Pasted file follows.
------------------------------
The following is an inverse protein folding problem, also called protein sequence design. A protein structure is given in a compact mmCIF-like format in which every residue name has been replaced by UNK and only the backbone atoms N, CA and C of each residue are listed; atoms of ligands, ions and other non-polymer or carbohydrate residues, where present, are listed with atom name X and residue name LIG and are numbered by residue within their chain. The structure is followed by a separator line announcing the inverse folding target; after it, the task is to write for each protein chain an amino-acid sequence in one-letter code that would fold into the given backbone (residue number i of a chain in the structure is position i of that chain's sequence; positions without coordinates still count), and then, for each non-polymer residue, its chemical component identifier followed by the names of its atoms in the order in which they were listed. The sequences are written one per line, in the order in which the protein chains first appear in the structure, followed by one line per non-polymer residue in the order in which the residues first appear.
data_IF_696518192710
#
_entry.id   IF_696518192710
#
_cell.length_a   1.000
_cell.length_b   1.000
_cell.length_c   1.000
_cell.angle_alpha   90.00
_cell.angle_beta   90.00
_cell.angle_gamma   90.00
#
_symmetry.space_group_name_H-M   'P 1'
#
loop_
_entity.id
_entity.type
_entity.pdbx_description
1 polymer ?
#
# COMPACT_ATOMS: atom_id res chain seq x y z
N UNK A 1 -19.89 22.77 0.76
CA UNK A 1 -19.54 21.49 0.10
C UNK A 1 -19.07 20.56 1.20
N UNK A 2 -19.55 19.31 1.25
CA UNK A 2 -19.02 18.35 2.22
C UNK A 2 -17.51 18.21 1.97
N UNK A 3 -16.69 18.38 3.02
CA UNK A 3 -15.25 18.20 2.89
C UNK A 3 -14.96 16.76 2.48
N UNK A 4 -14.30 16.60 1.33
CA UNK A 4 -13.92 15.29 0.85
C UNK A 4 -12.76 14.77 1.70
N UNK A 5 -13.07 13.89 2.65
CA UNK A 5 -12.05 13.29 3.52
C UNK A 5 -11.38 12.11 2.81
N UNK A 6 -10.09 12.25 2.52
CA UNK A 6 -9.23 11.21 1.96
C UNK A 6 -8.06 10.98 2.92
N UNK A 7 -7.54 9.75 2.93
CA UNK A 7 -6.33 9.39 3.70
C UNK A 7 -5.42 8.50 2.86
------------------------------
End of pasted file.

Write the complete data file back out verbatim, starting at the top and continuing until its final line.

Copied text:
The following is an inverse protein folding problem, also called protein sequence design. A protein structure is given in a compact mmCIF-like format in which every residue name has been replaced by UNK and only the backbone atoms N, CA and C of each residue are listed; atoms of ligands, ions and other non-polymer or carbohydrate residues, where present, are listed with atom name X and residue name LIG and are numbered by residue within their chain. The structure is followed by a separator line announcing the inverse folding target; after it, the task is to write for each protein chain an amino-acid sequence in one-letter code that would fold into the given backbone (residue number i of a chain in the structure is position i of that chain's sequence; positions without coordinates still count), and then, for each non-polymer residue, its chemical component identifier followed by the names of its atoms in the order in which they were listed. The sequences are written one per line, in the order in which the protein chains first appear in the structure, followed by one line per non-polymer residue in the order in which the residues first appear.
data_IF_696518192710
#
_entry.id   IF_696518192710
#
_cell.length_a   1.000
_cell.length_b   1.000
_cell.length_c   1.000
_cell.angle_alpha   90.00
_cell.angle_beta   90.00
_cell.angle_gamma   90.00
#
_symmetry.space_group_name_H-M   'P 1'
#
loop_
_entity.id
_entity.type
_entity.pdbx_description
1 polymer ?
#
# COMPACT_ATOMS: atom_id res chain seq x y z
N UNK A 1 -19.89 22.77 0.76
CA UNK A 1 -19.54 21.49 0.10
C UNK A 1 -19.07 20.56 1.20
N UNK A 2 -19.55 19.31 1.25
CA UNK A 2 -19.02 18.35 2.22
C UNK A 2 -17.51 18.21 1.97
N UNK A 3 -16.69 18.38 3.02
CA UNK A 3 -15.25 18.20 2.89
C UNK A 3 -14.96 16.76 2.48
N UNK A 4 -14.30 16.60 1.33
CA UNK A 4 -13.92 15.29 0.85
C UNK A 4 -12.76 14.77 1.70
N UNK A 5 -13.07 13.89 2.65
CA UNK A 5 -12.05 13.29 3.52
C UNK A 5 -11.38 12.11 2.81
N UNK A 6 -10.09 12.25 2.52
CA UNK A 6 -9.23 11.21 1.96
C UNK A 6 -8.06 10.98 2.92
N UNK A 7 -7.54 9.75 2.93
CA UNK A 7 -6.33 9.39 3.70
C UNK A 7 -5.42 8.50 2.86